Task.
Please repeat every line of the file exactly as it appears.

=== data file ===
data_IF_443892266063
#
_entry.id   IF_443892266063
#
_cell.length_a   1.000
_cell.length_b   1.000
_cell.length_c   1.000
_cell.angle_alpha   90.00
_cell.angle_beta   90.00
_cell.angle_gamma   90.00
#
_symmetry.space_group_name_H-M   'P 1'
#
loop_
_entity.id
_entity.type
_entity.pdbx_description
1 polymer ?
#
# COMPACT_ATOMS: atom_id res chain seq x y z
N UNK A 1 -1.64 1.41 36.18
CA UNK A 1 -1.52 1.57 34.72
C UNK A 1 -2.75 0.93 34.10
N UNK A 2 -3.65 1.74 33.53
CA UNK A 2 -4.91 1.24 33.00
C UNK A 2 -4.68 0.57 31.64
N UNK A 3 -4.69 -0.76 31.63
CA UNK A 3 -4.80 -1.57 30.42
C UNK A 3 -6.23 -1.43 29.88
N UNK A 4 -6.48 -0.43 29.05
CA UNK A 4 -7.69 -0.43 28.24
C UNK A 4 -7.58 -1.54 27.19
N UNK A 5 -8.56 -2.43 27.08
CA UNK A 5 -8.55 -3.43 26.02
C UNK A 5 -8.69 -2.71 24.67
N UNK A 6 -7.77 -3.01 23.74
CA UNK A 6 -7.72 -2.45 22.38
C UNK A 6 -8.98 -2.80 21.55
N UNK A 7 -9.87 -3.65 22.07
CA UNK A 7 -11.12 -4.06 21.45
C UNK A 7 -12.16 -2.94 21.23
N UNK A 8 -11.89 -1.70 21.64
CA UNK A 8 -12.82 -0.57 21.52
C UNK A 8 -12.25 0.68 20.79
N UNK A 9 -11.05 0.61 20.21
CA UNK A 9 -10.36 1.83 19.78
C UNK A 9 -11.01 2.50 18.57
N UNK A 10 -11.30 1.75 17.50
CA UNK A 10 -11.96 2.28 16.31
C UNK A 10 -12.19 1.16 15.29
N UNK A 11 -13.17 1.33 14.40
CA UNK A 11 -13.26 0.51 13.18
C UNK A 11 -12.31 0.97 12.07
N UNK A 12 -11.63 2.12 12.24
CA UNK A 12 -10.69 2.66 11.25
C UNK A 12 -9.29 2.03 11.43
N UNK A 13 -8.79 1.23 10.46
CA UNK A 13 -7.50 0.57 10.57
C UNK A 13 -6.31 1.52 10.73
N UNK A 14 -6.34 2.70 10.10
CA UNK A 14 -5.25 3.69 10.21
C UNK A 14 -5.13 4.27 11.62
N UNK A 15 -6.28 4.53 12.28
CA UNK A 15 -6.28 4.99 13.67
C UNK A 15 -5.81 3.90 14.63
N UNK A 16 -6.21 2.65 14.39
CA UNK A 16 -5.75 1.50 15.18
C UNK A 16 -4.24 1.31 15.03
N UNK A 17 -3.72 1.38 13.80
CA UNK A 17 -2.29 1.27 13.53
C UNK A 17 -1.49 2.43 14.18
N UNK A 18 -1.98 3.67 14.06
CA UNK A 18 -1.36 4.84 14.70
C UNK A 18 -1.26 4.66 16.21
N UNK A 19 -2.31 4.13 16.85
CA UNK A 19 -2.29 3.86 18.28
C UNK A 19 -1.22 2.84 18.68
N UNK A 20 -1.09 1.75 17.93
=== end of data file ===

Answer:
data_IF_443892266063
#
_entry.id   IF_443892266063
#
_cell.length_a   1.000
_cell.length_b   1.000
_cell.length_c   1.000
_cell.angle_alpha   90.00
_cell.angle_beta   90.00
_cell.angle_gamma   90.00
#
_symmetry.space_group_name_H-M   'P 1'
#
loop_
_entity.id
_entity.type
_entity.pdbx_description
1 polymer ?
#
# COMPACT_ATOMS: atom_id res chain seq x y z
N UNK A 1 -1.64 1.41 36.18
CA UNK A 1 -1.52 1.57 34.72
C UNK A 1 -2.75 0.93 34.10
N UNK A 2 -3.65 1.74 33.53
CA UNK A 2 -4.91 1.24 33.00
C UNK A 2 -4.68 0.57 31.64
N UNK A 3 -4.69 -0.76 31.63
CA UNK A 3 -4.80 -1.57 30.42
C UNK A 3 -6.23 -1.43 29.88
N UNK A 4 -6.48 -0.43 29.05
CA UNK A 4 -7.69 -0.43 28.24
C UNK A 4 -7.58 -1.54 27.19
N UNK A 5 -8.56 -2.43 27.08
CA UNK A 5 -8.55 -3.43 26.02
C UNK A 5 -8.69 -2.71 24.67
N UNK A 6 -7.77 -3.01 23.74
CA UNK A 6 -7.72 -2.45 22.38
C UNK A 6 -8.98 -2.80 21.55
N UNK A 7 -9.87 -3.65 22.07
CA UNK A 7 -11.12 -4.06 21.45
C UNK A 7 -12.16 -2.94 21.23
N UNK A 8 -11.89 -1.70 21.64
CA UNK A 8 -12.82 -0.57 21.52
C UNK A 8 -12.25 0.68 20.79
N UNK A 9 -11.05 0.61 20.21
CA UNK A 9 -10.36 1.83 19.78
C UNK A 9 -11.01 2.50 18.57
N UNK A 10 -11.30 1.75 17.50
CA UNK A 10 -11.96 2.28 16.31
C UNK A 10 -12.19 1.16 15.29
N UNK A 11 -13.17 1.33 14.40
CA UNK A 11 -13.26 0.51 13.18
C UNK A 11 -12.31 0.97 12.07
N UNK A 12 -11.63 2.12 12.24
CA UNK A 12 -10.69 2.66 11.25
C UNK A 12 -9.29 2.03 11.43
N UNK A 13 -8.79 1.23 10.46
CA UNK A 13 -7.50 0.57 10.57
C UNK A 13 -6.31 1.52 10.73
N UNK A 14 -6.34 2.70 10.10
CA UNK A 14 -5.25 3.69 10.21
C UNK A 14 -5.13 4.27 11.62
N UNK A 15 -6.28 4.53 12.28
CA UNK A 15 -6.28 4.99 13.67
C UNK A 15 -5.81 3.90 14.63
N UNK A 16 -6.21 2.65 14.39
CA UNK A 16 -5.75 1.50 15.18
C UNK A 16 -4.24 1.31 15.03
N UNK A 17 -3.72 1.38 13.80
CA UNK A 17 -2.29 1.27 13.53
C UNK A 17 -1.49 2.43 14.18
N UNK A 18 -1.98 3.67 14.06
CA UNK A 18 -1.36 4.84 14.70
C UNK A 18 -1.26 4.66 16.21
N UNK A 19 -2.31 4.13 16.85
CA UNK A 19 -2.29 3.86 18.28
C UNK A 19 -1.22 2.84 18.68
N UNK A 20 -1.09 1.75 17.93